As has been the pattern of creation, after the word is spoken, the creation is done, and it is done as He said. Man was created in the image He commanded. Also, they were created male and female. What may this indicate? He created them in His image, yet we also carry some of the image of the rest of the earthly creation in that we are mortal and require propagation of the species as do the rest of the animals. This may define us as being both spiritual and physical beings.

Gen. 1:28.

And God blessed them, and God said unto them, Be fruitful, and multiply, and replenish the earth, and subdue it: and have dominion over the fish of the sea, and over the fowl of the air, and over every living thing that moveth upon the earth.

Though the word covenant is not used here, some refer to this passage as the Edenic Covenant. As he previously did with his creatures in verse 22, he gave the command to be fruitful and increase in number. With the population of the earth over 4 billion, we apparently figured out how to follow that commandment. God also gave us some other commands. What were they? Subdue the earth. What does this mean? If we are to bring it under subjection this implies that we have been given the resources to do it. What do those resources include? Authority, intelligence, reason. Do you suppose this word subdue means that we are to make the world our slaves, consuming it to fulfill our desires? How, then, are we to have authority over the earth? In the same manner that God has authority over us. He cares for us, seeks for our best, meets our needs, protects us, teaches us, etc. What are some of the ways we should exercise that authority?

Gen. 1:29-31.

And God said, Behold, I have given you every herb bearing seed, which is upon the face of all the earth, and every tree, in the which is the fruit of a tree yielding seed; to you it shall be for meat. 30And to every beast of the earth, and to every fowl of the air, and to every thing that creepeth upon the earth, wherein there is life, I have given every green herb for meat: and it was so. 31And God saw every thing that he had made, and, behold, it was very good. And the evening and the morning were the sixth day.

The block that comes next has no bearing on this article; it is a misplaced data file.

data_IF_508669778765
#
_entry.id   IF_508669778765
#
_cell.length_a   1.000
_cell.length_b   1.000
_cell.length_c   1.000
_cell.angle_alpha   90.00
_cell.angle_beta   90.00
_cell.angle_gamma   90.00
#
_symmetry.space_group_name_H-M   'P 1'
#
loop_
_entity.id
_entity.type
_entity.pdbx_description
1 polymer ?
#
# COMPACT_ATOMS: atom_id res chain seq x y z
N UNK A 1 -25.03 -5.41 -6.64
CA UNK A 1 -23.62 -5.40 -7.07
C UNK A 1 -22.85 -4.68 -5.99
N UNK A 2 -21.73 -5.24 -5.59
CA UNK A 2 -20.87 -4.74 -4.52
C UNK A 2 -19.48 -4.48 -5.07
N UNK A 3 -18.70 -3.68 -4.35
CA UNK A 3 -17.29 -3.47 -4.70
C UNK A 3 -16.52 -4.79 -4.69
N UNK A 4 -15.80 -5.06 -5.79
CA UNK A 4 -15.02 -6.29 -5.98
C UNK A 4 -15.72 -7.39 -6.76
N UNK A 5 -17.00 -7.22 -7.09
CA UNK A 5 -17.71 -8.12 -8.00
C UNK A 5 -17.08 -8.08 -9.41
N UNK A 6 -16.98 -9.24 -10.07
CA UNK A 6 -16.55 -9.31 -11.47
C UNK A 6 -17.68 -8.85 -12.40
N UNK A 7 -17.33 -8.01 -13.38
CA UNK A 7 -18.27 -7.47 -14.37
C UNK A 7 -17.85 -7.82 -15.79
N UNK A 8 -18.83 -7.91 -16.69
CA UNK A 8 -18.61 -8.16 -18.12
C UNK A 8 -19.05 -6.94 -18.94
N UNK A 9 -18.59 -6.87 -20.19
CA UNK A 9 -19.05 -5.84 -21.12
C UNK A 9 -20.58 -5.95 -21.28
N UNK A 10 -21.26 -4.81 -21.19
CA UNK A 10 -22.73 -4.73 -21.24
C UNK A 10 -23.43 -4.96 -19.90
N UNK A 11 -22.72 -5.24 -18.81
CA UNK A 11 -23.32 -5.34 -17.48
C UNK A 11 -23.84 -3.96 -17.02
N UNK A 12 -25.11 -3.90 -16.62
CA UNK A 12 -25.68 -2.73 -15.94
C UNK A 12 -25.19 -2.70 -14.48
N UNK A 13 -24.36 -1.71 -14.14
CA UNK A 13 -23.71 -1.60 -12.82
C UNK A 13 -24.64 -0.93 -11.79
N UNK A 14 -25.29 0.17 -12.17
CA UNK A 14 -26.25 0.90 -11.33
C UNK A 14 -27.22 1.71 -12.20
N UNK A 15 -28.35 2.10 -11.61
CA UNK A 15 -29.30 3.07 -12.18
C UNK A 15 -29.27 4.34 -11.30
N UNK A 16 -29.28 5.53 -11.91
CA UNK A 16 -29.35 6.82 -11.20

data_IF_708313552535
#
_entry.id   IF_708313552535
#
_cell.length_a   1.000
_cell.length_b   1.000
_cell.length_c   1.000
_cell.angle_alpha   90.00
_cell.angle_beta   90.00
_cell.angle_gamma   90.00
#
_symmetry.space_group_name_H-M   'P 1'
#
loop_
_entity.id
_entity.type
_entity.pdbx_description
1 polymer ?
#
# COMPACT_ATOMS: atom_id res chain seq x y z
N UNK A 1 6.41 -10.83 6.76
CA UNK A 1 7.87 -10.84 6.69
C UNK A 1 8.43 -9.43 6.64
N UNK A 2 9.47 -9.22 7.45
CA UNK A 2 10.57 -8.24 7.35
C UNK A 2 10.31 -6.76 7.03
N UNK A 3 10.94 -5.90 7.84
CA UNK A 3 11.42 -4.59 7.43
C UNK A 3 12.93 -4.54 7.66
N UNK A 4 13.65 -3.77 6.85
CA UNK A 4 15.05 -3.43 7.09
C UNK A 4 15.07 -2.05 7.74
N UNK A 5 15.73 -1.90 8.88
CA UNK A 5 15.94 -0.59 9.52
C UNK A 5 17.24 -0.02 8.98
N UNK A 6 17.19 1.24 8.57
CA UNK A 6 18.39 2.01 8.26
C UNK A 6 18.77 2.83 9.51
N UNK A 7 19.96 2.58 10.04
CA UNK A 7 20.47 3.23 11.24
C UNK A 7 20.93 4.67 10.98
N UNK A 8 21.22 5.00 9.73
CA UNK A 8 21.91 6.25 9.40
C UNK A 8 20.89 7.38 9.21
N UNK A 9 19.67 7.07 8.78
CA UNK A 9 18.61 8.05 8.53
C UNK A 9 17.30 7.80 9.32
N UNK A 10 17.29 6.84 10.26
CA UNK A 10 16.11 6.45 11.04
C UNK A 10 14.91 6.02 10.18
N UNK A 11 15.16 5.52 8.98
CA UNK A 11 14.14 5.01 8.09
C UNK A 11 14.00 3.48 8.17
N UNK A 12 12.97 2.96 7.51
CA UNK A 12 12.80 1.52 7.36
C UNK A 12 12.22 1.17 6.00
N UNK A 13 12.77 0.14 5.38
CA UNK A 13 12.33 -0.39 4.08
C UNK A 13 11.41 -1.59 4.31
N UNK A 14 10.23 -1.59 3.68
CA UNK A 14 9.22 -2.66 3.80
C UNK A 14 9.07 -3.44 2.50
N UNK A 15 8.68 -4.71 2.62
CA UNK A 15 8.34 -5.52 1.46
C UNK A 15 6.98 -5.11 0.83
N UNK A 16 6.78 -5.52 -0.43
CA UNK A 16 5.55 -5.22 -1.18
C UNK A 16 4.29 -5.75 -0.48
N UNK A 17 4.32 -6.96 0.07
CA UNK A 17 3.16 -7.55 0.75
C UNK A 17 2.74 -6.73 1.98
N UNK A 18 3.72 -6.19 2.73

What has God given to man in verse 29? He has given us food for sustenance. As mortal, physical beings, he has created us with a need for food, and the ability to make use of it. What are we given to eat? Some make significant note that it is not until after Noah's flood that meat is added to the vegetarian diet spelled out in this verse.

What was given to all of the beasts, birds, and moving creatures for food in verse 30? This may paint a picture for us of a creation that is without strife between the species. There is no need for any creature to be in fear of any other, and there is a plentiful supply of green plant for food. Sounds like a regular "Garden of Eden...." As was the pattern of the other days of creation, when it was complete he now refers to all of what he has created as being good.

Gen. 2:1-3.

Thus the heavens and the earth were finished, and all the host of them. 2And on the seventh day God ended his work which he had made; and he rested on the seventh day from all his work which he had made. 3And God blessed the seventh day, and sanctified it: because that in it he had rested from all his work which God created and made.

The seventh day He rested. Without getting into a lengthy discussion on the Sabbath, we might simply note that as He rested on the seventh day, all of Judeo-Christian cultures followed in the same manner, by dividing its work into seven-day sequences with one day set aside for rest. Consequently, the number seven is also frequently used to refer to something being complete. Examples?